In other times, Olga Masters might never have written. The Australian novelist came to fiction late in life; the mother of seven children, she took up writing in her mid-50s and was dead of cancer within a decade. Masters wrote about people who seldom find themselves in stories. Her characters seem to stare back at her, like photographic subjects: They wait without vanity to be captured and legitimized.
"Amy's Children" and "A Long Time Dying," both available in this country for the first time, are tales of blundering lives. In each, the focus is on women: wives and daughters turned on the lathe of male inattention, who have every reason to give up love but don't. Men disappoint them, die on them, desert them, but they seek solace in a coveted object or an offhand exchange. Masters' prose offers another kind of consolation, a record so vivid that its fidelity seems like a reprieve.
"A Long Time Dying" is a collection of stories, a gallery of family portraits. It offers a chronicle of small-town life in the Australian outback that is as rich in psychological acuity as in demographic detail. Here we have the spoiled Rossmores and the Jusseps who farm their land, fighting off the Depression and their neighbors' scorn. Most of the families in the book--and the book is about families--fall between the Rossmores and the Jusseps on the economic scale. But Masters' work is never simply sociological; witness the way she evokes poverty, in the expression in a picture of Jesus embarrassed by how poorly He's displayed.
In one of the book's finest chapters, "A Haircut on Saturday," a selfish young woman takes two children to visit the local widow. Every gesture is a rebuke: The children are offered only the fruit that's rotten and made to sit outside on the broken stoop. When the young woman calls their father by his first name, they bridle at the flirtation. The little girl senses longing in her father's reply, witnessing in a glance his discontent with the mother she adores.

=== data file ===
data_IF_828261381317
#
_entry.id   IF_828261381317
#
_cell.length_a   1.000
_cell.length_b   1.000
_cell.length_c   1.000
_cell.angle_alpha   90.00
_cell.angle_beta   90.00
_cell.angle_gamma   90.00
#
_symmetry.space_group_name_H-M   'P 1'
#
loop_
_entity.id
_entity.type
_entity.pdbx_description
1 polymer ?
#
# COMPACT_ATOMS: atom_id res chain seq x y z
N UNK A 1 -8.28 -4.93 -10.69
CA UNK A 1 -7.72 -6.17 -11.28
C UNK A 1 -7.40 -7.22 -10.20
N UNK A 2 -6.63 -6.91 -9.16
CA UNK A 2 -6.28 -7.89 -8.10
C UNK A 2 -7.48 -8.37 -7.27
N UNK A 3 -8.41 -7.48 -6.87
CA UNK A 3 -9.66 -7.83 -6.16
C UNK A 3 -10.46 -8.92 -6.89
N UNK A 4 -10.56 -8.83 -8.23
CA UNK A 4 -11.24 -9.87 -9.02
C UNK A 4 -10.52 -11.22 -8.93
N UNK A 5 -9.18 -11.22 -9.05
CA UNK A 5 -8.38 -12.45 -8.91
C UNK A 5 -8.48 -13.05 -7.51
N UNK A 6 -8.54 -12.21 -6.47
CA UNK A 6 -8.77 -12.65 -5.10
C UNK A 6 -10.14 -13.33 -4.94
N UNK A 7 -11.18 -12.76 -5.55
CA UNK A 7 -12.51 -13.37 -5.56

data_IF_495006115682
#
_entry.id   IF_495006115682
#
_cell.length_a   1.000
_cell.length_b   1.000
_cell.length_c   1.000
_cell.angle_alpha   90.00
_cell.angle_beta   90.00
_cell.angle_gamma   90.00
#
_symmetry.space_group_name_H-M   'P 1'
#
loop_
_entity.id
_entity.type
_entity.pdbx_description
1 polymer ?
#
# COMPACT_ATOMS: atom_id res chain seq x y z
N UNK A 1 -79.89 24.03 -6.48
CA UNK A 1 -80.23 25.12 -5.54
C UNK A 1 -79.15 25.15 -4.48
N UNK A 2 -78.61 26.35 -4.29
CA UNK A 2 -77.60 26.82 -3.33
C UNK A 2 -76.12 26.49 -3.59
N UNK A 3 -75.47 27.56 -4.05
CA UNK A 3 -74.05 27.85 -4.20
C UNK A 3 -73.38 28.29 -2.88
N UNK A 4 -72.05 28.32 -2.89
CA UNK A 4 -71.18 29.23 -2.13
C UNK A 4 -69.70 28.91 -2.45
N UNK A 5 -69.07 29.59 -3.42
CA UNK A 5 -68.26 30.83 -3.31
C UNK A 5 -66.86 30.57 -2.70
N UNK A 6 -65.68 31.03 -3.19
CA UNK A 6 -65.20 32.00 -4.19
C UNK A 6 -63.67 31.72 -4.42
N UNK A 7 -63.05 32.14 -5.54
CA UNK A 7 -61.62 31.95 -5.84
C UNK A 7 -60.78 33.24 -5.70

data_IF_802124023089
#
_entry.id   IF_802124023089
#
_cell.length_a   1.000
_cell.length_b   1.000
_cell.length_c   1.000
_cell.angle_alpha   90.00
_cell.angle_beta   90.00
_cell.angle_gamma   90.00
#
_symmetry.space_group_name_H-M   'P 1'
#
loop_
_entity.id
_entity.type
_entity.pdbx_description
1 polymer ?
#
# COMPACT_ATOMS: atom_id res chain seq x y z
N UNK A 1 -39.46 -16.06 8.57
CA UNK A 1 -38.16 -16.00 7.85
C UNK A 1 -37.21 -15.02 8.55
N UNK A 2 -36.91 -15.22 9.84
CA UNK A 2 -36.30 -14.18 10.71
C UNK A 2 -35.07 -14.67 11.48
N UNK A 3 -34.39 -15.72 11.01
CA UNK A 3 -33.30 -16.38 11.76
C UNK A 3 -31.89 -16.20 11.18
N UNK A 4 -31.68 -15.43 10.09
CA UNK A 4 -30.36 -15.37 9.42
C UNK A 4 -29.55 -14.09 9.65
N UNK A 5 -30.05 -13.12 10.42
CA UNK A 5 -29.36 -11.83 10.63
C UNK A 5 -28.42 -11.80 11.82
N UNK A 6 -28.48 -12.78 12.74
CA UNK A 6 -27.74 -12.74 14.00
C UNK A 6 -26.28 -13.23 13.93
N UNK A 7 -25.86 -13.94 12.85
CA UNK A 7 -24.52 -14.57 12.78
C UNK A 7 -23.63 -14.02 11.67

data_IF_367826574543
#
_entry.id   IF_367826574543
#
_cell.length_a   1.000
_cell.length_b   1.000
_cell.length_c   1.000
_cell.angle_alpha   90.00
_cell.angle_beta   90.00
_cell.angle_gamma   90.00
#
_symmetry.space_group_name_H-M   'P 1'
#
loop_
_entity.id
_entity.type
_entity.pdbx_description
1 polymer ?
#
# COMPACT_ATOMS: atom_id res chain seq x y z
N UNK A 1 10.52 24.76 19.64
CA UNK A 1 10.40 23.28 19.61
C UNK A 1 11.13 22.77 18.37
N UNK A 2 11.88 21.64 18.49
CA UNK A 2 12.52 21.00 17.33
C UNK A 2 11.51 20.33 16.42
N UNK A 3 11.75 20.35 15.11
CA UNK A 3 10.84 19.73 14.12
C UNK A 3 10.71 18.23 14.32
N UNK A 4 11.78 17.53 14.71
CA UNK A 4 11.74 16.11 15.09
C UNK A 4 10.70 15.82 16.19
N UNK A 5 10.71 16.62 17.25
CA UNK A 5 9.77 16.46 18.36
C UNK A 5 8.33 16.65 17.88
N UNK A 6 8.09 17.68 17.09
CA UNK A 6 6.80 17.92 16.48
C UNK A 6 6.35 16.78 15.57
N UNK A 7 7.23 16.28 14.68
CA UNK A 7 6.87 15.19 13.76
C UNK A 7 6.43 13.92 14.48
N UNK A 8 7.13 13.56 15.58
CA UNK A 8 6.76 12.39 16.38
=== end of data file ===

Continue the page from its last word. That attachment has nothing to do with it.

Masters' prose has the effect of glimpses caught from a passing train or stolen through an open window; surreptitious and all the sweeter for being uninvited, undeserved. The short, sudden sentences are like telegraph bursts. They have the breathlessness of gossip, giving these tales of exhausted women and desperate men a surprising energy. Even the personality of the outback town seems to insinuate itself, in sentences spit out with the force of collective spite.
In "Not the Marrying Kind," the community preys on the loneliness of a young woman, whose unmarried mother abandoned her at birth. When a young man takes a sudden interest, she blossoms, protected from ridicule by the unexpected promise of love. One day, she opts not to walk past the place she knows he'll be waiting. Her fate--now she will never marry--seems the inevitable result of the route she chose. This is Masters at her best, assigning to negligible choices a ravaging consequence.
Yet it is precisely this intensity of scrutiny that makes "Amy's Children" a tedious read. The book confirms Masters' skill at miniature. She cannot negotiate the larger canvas of a full-scale novel. "Amy's Children" revisits the subject and characters of "Not the Marrying Kind," telling the story of a woman who deserts her three small daughters. But the book's focus is uncertain, and every idle thought or casual introduction threatens to divert the narrative. The work is derailed also by erratic shifts of sympathy: Amy's eldest daughter is at first the novel's emotional sentry, but by the end of the book the dreamy, buffeted Amy has become its center.
In "Amy's Children," Masters' plainness of style is a nuisance, and the lives move so slowly that the lack of momentum confirms their insignificance. In "A Long Time Dying," she hardly ever goes wrong. Masters makes us see the world again, more acutely. In other times, both she and the people she writes about might have "sank unwept into oblivion," to borrow George Eliot's phrase. We're lucky they have not.